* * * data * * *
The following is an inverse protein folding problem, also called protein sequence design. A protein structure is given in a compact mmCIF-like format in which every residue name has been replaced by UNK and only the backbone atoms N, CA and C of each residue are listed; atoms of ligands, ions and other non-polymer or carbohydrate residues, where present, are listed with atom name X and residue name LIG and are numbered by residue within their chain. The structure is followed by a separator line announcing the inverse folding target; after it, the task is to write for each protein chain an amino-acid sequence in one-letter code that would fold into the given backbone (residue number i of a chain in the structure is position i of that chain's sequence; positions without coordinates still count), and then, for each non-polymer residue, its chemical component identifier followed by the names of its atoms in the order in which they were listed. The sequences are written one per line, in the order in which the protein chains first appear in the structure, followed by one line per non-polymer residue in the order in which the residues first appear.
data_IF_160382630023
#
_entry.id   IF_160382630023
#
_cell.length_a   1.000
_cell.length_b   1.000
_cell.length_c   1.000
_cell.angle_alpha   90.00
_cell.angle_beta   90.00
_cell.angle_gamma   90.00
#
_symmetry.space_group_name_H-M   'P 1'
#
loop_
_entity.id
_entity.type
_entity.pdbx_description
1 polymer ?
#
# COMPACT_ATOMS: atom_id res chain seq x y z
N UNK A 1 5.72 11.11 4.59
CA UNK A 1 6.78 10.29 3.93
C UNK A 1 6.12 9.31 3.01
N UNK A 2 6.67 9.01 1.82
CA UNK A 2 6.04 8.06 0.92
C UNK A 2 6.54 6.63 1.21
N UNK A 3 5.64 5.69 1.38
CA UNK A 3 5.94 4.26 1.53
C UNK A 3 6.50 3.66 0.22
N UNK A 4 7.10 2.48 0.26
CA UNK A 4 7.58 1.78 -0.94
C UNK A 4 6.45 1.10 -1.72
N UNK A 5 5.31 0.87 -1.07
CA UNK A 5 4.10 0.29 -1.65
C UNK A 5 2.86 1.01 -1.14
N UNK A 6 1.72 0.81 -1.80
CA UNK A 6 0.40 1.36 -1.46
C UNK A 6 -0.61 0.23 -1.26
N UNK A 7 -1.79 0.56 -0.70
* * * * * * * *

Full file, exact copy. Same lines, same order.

The following is an inverse protein folding problem, also called protein sequence design. A protein structure is given in a compact mmCIF-like format in which every residue name has been replaced by UNK and only the backbone atoms N, CA and C of each residue are listed; atoms of ligands, ions and other non-polymer or carbohydrate residues, where present, are listed with atom name X and residue name LIG and are numbered by residue within their chain. The structure is followed by a separator line announcing the inverse folding target; after it, the task is to write for each protein chain an amino-acid sequence in one-letter code that would fold into the given backbone (residue number i of a chain in the structure is position i of that chain's sequence; positions without coordinates still count), and then, for each non-polymer residue, its chemical component identifier followed by the names of its atoms in the order in which they were listed. The sequences are written one per line, in the order in which the protein chains first appear in the structure, followed by one line per non-polymer residue in the order in which the residues first appear.
data_IF_160382630023
#
_entry.id   IF_160382630023
#
_cell.length_a   1.000
_cell.length_b   1.000
_cell.length_c   1.000
_cell.angle_alpha   90.00
_cell.angle_beta   90.00
_cell.angle_gamma   90.00
#
_symmetry.space_group_name_H-M   'P 1'
#
loop_
_entity.id
_entity.type
_entity.pdbx_description
1 polymer ?
#
# COMPACT_ATOMS: atom_id res chain seq x y z
N UNK A 1 5.72 11.11 4.59
CA UNK A 1 6.78 10.29 3.93
C UNK A 1 6.12 9.31 3.01
N UNK A 2 6.67 9.01 1.82
CA UNK A 2 6.04 8.06 0.92
C UNK A 2 6.54 6.63 1.21
N UNK A 3 5.64 5.69 1.38
CA UNK A 3 5.94 4.26 1.53
C UNK A 3 6.50 3.66 0.22
N UNK A 4 7.10 2.48 0.26
CA UNK A 4 7.58 1.78 -0.94
C UNK A 4 6.45 1.10 -1.72
N UNK A 5 5.31 0.87 -1.07
CA UNK A 5 4.10 0.29 -1.65
C UNK A 5 2.86 1.01 -1.14
N UNK A 6 1.72 0.81 -1.80
CA UNK A 6 0.40 1.36 -1.46
C UNK A 6 -0.61 0.23 -1.26
N UNK A 7 -1.79 0.56 -0.70